WASHINGTON, D.C. — The sixth Annual Historic House Party of the William A. Jones Home in Warsaw, Virginia commemorated on 24 September 2016 the centennial of the Philippine Autonomy Act, otherwise known as the Jones Act for Philippine Independence, which was enacted by the 64th Congress of the United States of America on 29 August 1916.
Organized by the Richmond County Museum, the gathering brought together representatives from the Philippine Embassy in Washington, DC; and the Jones Family, as well as members of the local community, including Filipino Americans from as far as Washington, D.C. and northern Virginia.
The Jones Law, as it was commonly referred to, laid down the framework for a more autonomous government, preparatory to the grant of independence to the Philippines by the United States. Through this law, the Philippines saw the creation of a bicameral legislature, the introduction of a representative electoral process, and the recognition of the fundamental civil and political rights of persons living within the bounds of the Philippine Islands.
In the formal program for the afternoon, Minister Jose Victor V. Chan-Gonzaga, representing the Philippine Embassy, and Ms. Elizabeth Hart Jones, representing the Jones Family, delivered brief remarks. Both recognized the importance of the Jones Law in Philippine colonial history; however, they also emphasized that, more importantly, the law became the foundation upon which were built over the years, the deep friendship and vital partnership between the Philippines and the United States, and their peoples.
“Today, we celebrate not only the centennial of a piece of US legislation, historic it might have been. We remember not only Congressman William Jones; because he would have been first to say that the Jones Law was larger than he and his colleagues in the 64th Congress. Rather, may I suggest that, as we reflect on why we are gathered here 100 years later, on this glorious autumn day, we affirm, we celebrate, how the separate histories of our two great nations have been woven by the threads of our common experience, in war and in peace, and our dedication to freedom and democracy. And in that weaving, we have created the fabric, or better yet the tapestry, of our mutual commitment to freedom, to democracy, to self determination, to human rights, and to respect for our common humanity,” Mr. Chan-Gonzaga said in his remarks.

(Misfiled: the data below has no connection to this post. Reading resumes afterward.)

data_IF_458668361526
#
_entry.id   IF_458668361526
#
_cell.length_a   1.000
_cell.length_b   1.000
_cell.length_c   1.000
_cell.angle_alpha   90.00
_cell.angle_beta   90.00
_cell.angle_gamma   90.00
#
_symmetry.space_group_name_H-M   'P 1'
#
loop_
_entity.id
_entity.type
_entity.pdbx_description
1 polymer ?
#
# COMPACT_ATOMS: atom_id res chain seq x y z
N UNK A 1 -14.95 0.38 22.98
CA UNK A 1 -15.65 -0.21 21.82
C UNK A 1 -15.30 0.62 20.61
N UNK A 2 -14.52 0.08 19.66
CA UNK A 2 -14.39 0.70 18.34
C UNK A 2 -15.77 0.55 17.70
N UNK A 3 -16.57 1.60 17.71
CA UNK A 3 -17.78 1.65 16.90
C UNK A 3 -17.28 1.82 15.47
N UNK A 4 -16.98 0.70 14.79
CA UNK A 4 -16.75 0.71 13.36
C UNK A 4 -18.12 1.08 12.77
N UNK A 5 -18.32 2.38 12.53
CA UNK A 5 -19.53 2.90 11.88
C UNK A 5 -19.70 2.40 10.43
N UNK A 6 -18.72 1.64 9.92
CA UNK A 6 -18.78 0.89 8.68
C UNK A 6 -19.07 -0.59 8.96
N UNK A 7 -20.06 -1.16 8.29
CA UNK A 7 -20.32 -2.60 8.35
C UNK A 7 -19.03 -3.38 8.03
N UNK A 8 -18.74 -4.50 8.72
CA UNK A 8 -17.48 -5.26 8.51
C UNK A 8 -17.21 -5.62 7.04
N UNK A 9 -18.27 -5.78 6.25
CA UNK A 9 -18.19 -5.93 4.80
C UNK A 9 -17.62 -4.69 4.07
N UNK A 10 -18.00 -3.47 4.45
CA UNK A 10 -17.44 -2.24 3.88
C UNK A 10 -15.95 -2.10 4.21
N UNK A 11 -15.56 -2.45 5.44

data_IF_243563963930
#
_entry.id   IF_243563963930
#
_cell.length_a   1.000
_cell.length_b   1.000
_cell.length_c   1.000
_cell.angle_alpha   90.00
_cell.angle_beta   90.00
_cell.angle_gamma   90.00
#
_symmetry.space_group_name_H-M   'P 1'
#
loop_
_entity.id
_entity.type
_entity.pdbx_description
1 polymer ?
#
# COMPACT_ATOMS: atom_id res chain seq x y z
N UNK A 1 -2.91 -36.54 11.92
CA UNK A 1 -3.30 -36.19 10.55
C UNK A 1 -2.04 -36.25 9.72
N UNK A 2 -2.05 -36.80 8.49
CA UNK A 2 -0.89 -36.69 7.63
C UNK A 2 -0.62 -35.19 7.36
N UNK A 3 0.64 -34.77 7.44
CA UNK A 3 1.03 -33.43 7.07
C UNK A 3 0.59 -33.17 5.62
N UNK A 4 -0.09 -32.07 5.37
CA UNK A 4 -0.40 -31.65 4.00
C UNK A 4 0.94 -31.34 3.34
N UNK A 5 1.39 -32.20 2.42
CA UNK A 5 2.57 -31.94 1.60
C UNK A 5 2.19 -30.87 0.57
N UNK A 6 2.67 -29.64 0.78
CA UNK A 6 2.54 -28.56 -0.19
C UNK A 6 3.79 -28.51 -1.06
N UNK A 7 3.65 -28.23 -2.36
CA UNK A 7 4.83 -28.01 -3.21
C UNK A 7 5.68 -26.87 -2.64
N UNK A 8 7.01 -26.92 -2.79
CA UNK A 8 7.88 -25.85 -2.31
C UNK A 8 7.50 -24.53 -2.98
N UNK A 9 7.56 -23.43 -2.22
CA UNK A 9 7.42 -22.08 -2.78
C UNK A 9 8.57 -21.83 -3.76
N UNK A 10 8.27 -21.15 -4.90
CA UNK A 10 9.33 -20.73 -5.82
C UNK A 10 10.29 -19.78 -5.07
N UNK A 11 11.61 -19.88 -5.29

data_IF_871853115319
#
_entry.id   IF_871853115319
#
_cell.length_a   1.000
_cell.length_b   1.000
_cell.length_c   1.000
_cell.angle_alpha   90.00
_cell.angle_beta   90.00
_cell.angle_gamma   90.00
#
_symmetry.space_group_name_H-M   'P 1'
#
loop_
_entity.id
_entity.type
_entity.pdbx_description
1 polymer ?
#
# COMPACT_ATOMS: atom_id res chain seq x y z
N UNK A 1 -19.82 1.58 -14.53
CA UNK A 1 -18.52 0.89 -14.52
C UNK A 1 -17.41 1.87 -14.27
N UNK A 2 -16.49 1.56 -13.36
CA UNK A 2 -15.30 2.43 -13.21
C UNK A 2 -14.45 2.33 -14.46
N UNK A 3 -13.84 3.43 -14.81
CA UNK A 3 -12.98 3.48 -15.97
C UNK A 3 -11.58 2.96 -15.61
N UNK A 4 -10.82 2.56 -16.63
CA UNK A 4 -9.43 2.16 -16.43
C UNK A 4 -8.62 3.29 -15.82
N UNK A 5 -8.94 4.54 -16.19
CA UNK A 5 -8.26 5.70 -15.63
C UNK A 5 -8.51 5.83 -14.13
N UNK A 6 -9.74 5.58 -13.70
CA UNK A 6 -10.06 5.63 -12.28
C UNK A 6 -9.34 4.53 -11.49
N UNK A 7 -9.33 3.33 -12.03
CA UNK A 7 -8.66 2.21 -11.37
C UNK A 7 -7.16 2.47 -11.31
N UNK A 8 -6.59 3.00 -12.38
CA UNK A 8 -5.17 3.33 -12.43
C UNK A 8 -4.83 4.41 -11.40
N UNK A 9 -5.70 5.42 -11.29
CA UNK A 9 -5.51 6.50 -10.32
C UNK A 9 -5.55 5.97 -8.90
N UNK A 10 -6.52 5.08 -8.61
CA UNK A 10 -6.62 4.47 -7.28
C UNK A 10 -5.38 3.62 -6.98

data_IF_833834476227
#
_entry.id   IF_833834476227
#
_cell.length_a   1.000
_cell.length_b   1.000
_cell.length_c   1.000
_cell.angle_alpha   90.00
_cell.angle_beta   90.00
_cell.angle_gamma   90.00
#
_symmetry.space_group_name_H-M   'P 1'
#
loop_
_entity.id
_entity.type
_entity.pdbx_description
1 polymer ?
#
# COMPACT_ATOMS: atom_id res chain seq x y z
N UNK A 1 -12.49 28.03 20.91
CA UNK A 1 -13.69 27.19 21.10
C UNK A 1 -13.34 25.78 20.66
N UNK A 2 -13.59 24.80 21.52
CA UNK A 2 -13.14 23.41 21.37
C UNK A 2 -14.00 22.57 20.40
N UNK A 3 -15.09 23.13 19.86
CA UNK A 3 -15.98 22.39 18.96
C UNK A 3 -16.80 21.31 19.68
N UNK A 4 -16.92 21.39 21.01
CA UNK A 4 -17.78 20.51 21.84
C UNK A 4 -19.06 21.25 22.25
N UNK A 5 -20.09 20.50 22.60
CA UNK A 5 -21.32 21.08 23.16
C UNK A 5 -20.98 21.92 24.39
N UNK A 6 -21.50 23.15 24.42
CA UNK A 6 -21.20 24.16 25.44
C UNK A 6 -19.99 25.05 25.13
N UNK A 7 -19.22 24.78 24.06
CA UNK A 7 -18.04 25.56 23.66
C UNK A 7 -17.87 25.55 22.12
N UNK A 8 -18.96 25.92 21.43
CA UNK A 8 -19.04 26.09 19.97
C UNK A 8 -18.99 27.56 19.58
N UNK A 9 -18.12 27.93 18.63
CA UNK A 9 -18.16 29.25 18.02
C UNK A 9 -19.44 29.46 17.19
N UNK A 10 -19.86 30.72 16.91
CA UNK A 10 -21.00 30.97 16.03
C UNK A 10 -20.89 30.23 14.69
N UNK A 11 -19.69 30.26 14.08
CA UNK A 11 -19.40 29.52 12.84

“At that age of empire building, it was a radical idea to let go of a treasured territory like the Philippine Islands. However, Congressman Jones had a profound belief that the United States had a more important mandate to promote freedom around the world,” said Ms. Jones. Quoting from the speech of a colleague of Congressman Jones describing the latter’s mood after the passage of the law, “he was only gratified to have helped extend the frontiers of human freedom.”
“The Bill was the fruition of many years of hard work that he undertook along with the great Filipino leader, Manuel L. Quezon, but it was also only the beginning of freedom for the Philippines, and of fervent friendship between our two countries,” she added.
During the program, Ms. Becky Marks, President of the Richmond County Museum Board, read a letter from Congressman Robert Wittman, who emphasized the importance of the bilateral relationship between the Philippines and the United States, and characterized the celebration of the centennial as “an important moment in the history of American foreign policy.” Mr. Chris Fols, a local high school student, also read his winning essay on Congressman Jones from a contest sponsored by the museum.
Throughout the afternoon, as guests enjoyed chicken adobo and empanadas, the lawn of the Jones Home was transformed into a cultural stage. Various Filipino dances were performed by the Sayaw! Diversity Group and the Richmond Pilipino Youth Dancers.
“It was a very special treat, the Sayaw Diversity Group dancers from Richmond, together with the Youth Dancers. They are an outreach of the Philippine Nurses Association, and their dances and wonderful costumes reflect the diversity of the great island nation that is the Philippines,” later remarked Ms. Marks in expressing the appreciation of the guests for the performances.
Guests were also able to tour the Jones Home, which is a Queen Anne Victorian house originally built by Congressman Jones around 1888. It is furnished with many mementos of the Jones couple’s travels to the Orient, including from the trip of the Congressional Party conducted to the Far East by Secretary of War William H. Taft in 1905. The tours were conducted by the great-granddaughters of Congressman Jones, Anne (and her husband Rusty Gilfillan), Elizabeth, and Mary Lee; and Elizabeth’s own daughter, Marjorie Boehlert.
The Jones Law Centennial also happens to take place during the 70th year anniversary of the establishment of diplomatic relations between the Philippines and the United States. And the Open House followed the Embassy’s own commemoration, which was a dinner last August 30 at the Embassy’s Romulo Hall, in cooperation with the US-Philippines Society, replicating a similar one by then Philippine High Commissioner Manuel L. Quezon on 29 August 1916 at the New Willard Hotel in Washington DC.
Against this backdrop, Mr. Chan-Gonzaga ended his remarks with the call, “May we strive to make sure that the friendship between our two peoples will always endure. May we build on that friendship, build on the ties that bind us together. And may we fully rely on that friendship, despite the passing